James Publishing has recently published a practice guide written by Larry and Roger Booth of our firm entitled Personal Injury Handbook. The following is an excerpt concerning the all-important task of case selection:
“The hardest thing for any lawyer, especially a young lawyer, to do is reject a case that appears as though it might bring good money into the firm. Caught up in the hustle and bustle of practice, lawyers often are so happy to land what appears to be a good case that they do not take sufficient time to understand the facts, get to know the client, and, most importantly, fully explore the reasons to reject the case. Accepting a bad case causes several problems. The case ties up the attorneys’ money, gives them headaches, and eventually produces little, if any, income. It also ties up the attorneys’ time preventing them from concentrating on other business. A few good cases are much better than a cabinet full of problems.
Sometimes, attorneys take a bad case because they have the deluded belief that somehow they can help everyone. There are certain people you cannot help or who have problems that cannot be economically solved.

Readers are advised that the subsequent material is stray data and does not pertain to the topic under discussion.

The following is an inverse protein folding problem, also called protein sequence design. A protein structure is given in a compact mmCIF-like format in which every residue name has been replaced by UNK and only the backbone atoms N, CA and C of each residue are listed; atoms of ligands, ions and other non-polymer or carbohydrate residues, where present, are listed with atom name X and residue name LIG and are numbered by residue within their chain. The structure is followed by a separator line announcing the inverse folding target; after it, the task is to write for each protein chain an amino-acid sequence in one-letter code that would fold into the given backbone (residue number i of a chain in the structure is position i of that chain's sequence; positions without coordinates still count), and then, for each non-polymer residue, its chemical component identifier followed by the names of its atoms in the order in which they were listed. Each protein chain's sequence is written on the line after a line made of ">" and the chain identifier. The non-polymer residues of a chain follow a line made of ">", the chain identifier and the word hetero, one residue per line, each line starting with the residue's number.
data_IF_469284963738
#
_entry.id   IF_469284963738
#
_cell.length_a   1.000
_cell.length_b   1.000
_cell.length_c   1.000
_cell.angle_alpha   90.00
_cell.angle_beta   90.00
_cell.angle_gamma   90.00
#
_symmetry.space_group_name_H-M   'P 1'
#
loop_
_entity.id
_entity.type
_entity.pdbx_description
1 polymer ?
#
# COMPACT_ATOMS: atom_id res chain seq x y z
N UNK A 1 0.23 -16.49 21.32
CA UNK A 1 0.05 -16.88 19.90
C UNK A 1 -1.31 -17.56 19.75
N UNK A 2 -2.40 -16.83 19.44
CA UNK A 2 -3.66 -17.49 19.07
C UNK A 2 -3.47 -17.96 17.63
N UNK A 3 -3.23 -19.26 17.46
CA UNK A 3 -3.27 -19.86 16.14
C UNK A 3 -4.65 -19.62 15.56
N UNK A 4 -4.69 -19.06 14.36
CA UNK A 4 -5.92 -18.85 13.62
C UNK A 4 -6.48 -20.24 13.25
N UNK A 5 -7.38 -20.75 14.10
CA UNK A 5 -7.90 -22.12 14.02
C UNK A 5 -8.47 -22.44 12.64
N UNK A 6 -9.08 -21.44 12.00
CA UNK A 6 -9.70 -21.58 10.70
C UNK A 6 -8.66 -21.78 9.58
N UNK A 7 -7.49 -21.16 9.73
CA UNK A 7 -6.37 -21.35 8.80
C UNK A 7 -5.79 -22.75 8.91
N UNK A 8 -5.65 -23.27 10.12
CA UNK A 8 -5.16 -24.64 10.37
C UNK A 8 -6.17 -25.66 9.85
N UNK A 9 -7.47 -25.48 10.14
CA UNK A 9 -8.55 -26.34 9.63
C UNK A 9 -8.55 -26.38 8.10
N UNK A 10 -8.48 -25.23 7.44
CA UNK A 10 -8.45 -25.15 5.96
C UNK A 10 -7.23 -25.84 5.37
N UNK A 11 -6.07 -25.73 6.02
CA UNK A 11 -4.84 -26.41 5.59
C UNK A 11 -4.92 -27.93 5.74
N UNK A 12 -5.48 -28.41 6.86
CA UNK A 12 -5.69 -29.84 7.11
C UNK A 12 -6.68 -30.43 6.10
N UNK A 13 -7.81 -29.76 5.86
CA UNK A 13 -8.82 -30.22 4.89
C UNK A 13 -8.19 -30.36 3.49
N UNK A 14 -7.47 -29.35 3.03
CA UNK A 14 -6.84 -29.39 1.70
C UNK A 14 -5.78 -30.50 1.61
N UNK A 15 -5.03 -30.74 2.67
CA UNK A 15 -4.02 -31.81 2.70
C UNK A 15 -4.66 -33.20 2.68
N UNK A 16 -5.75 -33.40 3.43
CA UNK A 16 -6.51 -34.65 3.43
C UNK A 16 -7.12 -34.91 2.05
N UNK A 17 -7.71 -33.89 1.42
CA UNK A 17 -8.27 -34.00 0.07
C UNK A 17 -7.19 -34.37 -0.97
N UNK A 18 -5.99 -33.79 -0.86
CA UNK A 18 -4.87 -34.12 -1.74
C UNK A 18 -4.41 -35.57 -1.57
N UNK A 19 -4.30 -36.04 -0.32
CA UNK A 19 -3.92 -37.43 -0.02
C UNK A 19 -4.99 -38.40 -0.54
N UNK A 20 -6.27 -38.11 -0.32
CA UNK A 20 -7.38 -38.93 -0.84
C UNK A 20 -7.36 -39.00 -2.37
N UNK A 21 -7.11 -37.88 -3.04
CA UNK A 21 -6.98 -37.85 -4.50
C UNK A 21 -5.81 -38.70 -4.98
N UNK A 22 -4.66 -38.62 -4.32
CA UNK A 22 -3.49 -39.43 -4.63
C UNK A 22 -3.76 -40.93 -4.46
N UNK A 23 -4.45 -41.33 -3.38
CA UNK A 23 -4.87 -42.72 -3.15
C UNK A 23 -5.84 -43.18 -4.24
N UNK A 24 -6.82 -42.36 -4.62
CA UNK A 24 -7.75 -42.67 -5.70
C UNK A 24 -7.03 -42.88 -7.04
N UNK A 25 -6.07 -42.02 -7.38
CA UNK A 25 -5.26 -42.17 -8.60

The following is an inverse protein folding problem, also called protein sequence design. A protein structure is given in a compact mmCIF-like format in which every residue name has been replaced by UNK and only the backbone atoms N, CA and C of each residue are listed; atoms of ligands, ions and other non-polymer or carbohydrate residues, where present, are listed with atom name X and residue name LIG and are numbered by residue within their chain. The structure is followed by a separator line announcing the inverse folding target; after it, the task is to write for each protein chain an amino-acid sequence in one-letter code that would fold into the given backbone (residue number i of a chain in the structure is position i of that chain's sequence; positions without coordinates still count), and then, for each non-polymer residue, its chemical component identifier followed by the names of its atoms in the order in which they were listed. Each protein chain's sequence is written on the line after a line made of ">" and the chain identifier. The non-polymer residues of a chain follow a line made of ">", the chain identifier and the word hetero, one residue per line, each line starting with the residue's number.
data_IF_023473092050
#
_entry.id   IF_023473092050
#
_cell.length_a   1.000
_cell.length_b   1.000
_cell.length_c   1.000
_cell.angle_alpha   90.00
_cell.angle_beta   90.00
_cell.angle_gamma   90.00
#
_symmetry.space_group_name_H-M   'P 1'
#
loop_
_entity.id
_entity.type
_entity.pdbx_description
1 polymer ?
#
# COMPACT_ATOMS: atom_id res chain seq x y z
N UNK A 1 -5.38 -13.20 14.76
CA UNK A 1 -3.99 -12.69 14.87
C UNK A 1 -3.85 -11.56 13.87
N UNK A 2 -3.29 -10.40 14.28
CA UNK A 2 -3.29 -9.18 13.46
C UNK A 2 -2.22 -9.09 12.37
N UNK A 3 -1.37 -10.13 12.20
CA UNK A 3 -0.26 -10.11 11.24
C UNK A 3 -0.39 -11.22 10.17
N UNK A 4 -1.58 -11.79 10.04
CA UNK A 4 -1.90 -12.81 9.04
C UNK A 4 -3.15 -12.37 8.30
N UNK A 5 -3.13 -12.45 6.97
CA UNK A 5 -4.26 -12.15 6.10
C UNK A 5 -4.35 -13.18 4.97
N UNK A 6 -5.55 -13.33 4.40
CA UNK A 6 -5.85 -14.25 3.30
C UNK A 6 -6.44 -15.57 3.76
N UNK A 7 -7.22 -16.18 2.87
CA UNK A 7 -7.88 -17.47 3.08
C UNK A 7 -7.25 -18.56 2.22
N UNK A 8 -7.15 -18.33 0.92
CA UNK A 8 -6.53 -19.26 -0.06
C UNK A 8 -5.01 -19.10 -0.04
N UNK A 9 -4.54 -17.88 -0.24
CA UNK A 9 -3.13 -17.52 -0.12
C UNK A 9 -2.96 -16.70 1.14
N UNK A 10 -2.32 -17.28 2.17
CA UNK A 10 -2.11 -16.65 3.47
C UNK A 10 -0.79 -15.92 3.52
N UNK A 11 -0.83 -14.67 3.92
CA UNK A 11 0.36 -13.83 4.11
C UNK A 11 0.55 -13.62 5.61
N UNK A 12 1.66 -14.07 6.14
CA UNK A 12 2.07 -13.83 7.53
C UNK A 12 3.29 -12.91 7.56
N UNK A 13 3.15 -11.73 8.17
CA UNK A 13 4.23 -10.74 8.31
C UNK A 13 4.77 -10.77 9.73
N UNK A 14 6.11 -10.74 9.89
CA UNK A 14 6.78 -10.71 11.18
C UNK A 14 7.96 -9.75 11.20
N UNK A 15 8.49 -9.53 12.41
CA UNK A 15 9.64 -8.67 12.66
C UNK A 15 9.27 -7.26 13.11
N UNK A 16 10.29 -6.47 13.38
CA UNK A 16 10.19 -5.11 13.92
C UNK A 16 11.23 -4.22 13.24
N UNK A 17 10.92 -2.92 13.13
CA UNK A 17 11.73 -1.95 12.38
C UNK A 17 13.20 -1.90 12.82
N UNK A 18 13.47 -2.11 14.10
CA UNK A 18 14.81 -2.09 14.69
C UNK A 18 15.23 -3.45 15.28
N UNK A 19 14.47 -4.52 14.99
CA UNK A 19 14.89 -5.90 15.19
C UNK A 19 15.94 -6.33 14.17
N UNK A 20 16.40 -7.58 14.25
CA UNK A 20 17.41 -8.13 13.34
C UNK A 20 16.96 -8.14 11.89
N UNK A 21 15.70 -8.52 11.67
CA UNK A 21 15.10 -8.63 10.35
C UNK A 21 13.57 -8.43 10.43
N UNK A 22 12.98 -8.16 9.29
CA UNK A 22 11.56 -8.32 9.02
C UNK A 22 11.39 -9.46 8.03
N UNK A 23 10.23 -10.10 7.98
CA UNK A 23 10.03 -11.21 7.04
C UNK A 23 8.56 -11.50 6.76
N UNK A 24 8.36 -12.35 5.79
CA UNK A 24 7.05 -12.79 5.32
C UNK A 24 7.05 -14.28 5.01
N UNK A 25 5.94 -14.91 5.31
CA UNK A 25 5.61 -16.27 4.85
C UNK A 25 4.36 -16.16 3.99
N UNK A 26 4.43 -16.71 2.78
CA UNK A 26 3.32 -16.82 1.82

An attorney we have known for years works seven days a week, makes little money and looks 20 years older than he should. His office looks like a hurricane just hit the building with the windows open. He takes every case that somehow finds its way into his office, works like mad and produces little results. The clients do not appreciate all the effort because the final settlement, if any, is disappointing in the extreme. On the other side of the spectrum is a famous attorney we know who brags that his case load at any given time is no more than eight or 10 cases, and this is with a staff of several attorneys and a lot of clerical help. Nonetheless, his results are spectacular and he consistently makes a huge income. There is a happy medium somewhere in-between.”
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